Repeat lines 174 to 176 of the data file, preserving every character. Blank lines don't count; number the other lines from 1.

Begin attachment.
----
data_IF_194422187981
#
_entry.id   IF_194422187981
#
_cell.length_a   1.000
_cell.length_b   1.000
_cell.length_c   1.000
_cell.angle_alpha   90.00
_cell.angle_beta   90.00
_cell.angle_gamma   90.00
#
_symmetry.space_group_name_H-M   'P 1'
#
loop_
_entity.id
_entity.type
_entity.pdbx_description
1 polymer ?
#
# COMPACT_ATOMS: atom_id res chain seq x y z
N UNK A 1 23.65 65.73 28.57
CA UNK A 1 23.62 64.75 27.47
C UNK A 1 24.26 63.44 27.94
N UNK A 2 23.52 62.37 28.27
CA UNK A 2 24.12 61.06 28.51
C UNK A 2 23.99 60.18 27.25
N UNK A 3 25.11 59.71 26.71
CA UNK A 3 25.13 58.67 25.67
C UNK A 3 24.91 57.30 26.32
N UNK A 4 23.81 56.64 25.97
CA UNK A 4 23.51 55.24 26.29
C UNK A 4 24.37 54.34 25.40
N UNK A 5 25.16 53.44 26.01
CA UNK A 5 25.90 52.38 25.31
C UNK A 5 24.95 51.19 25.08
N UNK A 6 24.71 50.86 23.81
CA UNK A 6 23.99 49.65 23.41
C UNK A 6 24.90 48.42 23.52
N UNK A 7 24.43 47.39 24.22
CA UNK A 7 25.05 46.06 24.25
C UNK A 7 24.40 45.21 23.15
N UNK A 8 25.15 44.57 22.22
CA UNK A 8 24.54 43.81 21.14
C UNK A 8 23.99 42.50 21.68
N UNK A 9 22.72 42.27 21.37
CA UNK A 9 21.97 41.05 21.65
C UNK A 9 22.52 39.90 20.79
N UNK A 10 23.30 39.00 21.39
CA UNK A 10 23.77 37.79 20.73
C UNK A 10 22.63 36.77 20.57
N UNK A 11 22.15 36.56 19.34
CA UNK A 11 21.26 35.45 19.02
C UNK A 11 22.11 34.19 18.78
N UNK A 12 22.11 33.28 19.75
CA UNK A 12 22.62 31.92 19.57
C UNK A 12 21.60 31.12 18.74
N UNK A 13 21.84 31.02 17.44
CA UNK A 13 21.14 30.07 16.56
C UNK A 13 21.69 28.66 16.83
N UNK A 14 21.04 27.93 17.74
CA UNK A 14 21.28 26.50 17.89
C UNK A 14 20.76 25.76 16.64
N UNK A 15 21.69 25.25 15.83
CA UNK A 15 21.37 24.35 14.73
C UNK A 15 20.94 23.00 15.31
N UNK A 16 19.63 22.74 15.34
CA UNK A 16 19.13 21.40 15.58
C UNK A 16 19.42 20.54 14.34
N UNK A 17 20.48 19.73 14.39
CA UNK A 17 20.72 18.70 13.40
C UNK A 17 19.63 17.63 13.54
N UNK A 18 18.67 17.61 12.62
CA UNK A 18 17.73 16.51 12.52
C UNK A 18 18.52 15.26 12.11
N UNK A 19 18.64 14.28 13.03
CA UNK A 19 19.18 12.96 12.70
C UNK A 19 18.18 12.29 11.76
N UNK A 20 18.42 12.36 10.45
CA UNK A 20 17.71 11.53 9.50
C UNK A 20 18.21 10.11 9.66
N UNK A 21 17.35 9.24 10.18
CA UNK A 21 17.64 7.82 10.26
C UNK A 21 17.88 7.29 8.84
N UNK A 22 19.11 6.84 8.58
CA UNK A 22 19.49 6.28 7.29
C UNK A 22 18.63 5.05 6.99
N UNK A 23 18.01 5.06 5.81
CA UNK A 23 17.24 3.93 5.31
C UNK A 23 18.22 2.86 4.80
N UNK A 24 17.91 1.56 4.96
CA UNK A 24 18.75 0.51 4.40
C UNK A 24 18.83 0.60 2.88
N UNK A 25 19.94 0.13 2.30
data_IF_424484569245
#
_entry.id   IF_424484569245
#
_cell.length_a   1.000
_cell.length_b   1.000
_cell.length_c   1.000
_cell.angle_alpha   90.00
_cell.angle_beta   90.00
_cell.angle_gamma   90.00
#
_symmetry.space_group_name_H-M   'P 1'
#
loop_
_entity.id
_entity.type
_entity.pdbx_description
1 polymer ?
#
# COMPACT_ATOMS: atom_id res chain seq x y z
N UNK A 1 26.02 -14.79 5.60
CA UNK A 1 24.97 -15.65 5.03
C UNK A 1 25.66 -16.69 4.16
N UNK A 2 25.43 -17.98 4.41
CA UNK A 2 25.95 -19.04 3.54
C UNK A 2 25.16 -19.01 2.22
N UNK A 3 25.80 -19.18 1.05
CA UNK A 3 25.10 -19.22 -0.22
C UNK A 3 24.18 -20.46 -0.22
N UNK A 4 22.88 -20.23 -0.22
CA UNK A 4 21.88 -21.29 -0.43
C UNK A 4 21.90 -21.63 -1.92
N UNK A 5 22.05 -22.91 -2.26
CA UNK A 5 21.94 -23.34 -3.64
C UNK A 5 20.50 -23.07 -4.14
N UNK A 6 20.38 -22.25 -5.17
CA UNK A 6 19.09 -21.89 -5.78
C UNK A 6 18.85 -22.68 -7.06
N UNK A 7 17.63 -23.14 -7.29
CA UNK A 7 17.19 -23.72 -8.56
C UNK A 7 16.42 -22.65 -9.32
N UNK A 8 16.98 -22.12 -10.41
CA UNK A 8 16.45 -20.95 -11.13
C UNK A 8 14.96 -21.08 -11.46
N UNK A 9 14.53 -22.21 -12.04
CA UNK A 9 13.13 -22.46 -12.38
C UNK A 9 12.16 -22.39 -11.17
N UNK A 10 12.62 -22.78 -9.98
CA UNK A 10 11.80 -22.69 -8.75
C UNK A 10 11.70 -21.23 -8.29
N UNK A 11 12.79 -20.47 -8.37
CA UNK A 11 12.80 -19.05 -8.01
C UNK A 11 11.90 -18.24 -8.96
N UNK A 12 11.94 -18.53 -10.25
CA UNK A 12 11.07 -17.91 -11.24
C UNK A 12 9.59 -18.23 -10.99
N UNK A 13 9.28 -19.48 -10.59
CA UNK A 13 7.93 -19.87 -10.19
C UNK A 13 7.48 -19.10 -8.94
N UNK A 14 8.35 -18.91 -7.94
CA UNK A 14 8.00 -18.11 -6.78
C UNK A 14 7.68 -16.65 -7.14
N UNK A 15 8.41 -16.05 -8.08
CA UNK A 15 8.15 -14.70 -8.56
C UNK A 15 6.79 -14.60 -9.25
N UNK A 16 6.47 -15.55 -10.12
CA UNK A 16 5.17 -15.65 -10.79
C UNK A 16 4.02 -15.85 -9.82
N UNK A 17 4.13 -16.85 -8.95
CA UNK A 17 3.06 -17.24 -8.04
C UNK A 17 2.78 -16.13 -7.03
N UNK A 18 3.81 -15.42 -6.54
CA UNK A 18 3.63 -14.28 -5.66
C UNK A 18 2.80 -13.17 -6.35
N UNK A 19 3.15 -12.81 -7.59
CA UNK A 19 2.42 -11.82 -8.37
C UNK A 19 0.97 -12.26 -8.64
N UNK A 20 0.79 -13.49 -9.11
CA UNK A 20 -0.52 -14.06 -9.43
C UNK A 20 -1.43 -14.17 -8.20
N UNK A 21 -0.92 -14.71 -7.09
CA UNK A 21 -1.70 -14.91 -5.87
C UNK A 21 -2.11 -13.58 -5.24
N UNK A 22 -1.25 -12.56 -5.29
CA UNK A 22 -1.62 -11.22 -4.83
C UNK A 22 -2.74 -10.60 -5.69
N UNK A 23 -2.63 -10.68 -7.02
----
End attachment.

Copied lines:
N UNK A 21 -0.92 -14.71 -7.09
CA UNK A 21 -1.70 -14.91 -5.87
C UNK A 21 -2.11 -13.58 -5.24